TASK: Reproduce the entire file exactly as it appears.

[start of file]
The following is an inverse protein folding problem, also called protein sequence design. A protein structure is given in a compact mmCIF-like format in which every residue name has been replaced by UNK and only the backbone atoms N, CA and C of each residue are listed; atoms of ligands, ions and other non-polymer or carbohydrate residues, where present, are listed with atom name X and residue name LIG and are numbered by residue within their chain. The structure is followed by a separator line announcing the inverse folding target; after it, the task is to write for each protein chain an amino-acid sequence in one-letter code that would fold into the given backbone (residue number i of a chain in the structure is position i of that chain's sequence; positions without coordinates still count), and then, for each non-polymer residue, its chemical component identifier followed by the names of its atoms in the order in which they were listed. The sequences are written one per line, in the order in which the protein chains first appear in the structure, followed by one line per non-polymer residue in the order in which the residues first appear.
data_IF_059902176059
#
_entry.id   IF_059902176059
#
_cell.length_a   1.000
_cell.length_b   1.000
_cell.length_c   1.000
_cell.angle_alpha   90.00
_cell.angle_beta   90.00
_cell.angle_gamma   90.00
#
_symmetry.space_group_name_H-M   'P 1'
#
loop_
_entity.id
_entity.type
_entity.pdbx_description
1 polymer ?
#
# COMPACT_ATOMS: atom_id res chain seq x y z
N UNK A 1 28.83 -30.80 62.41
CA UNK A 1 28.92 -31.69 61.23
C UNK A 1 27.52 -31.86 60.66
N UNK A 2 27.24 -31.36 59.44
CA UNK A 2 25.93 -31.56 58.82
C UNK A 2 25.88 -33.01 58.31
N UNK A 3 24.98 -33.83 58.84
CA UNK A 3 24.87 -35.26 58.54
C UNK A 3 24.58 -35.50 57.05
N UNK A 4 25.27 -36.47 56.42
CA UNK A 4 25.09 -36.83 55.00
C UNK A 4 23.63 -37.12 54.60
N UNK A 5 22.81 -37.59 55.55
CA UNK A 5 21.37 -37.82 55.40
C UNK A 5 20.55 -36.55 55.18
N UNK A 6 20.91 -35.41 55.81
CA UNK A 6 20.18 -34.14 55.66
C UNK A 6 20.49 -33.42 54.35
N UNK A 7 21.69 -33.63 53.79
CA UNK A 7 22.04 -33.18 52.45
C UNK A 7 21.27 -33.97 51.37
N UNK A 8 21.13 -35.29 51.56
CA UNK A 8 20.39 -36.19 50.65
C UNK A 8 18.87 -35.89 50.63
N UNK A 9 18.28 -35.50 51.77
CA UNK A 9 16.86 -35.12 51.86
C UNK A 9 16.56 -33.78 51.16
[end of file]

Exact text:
The following is an inverse protein folding problem, also called protein sequence design. A protein structure is given in a compact mmCIF-like format in which every residue name has been replaced by UNK and only the backbone atoms N, CA and C of each residue are listed; atoms of ligands, ions and other non-polymer or carbohydrate residues, where present, are listed with atom name X and residue name LIG and are numbered by residue within their chain. The structure is followed by a separator line announcing the inverse folding target; after it, the task is to write for each protein chain an amino-acid sequence in one-letter code that would fold into the given backbone (residue number i of a chain in the structure is position i of that chain's sequence; positions without coordinates still count), and then, for each non-polymer residue, its chemical component identifier followed by the names of its atoms in the order in which they were listed. The sequences are written one per line, in the order in which the protein chains first appear in the structure, followed by one line per non-polymer residue in the order in which the residues first appear.
data_IF_059902176059
#
_entry.id   IF_059902176059
#
_cell.length_a   1.000
_cell.length_b   1.000
_cell.length_c   1.000
_cell.angle_alpha   90.00
_cell.angle_beta   90.00
_cell.angle_gamma   90.00
#
_symmetry.space_group_name_H-M   'P 1'
#
loop_
_entity.id
_entity.type
_entity.pdbx_description
1 polymer ?
#
# COMPACT_ATOMS: atom_id res chain seq x y z
N UNK A 1 28.83 -30.80 62.41
CA UNK A 1 28.92 -31.69 61.23
C UNK A 1 27.52 -31.86 60.66
N UNK A 2 27.24 -31.36 59.44
CA UNK A 2 25.93 -31.56 58.82
C UNK A 2 25.88 -33.01 58.31
N UNK A 3 24.98 -33.83 58.84
CA UNK A 3 24.87 -35.26 58.54
C UNK A 3 24.58 -35.50 57.05
N UNK A 4 25.27 -36.47 56.42
CA UNK A 4 25.09 -36.83 55.00
C UNK A 4 23.63 -37.12 54.60
N UNK A 5 22.81 -37.59 55.55
CA UNK A 5 21.37 -37.82 55.40
C UNK A 5 20.55 -36.55 55.18
N UNK A 6 20.91 -35.41 55.81
CA UNK A 6 20.18 -34.14 55.66
C UNK A 6 20.49 -33.42 54.35
N UNK A 7 21.69 -33.63 53.79
CA UNK A 7 22.04 -33.18 52.45
C UNK A 7 21.27 -33.97 51.37
N UNK A 8 21.13 -35.29 51.56
CA UNK A 8 20.39 -36.19 50.65
C UNK A 8 18.87 -35.89 50.63
N UNK A 9 18.28 -35.50 51.77
CA UNK A 9 16.86 -35.12 51.86
C UNK A 9 16.56 -33.78 51.16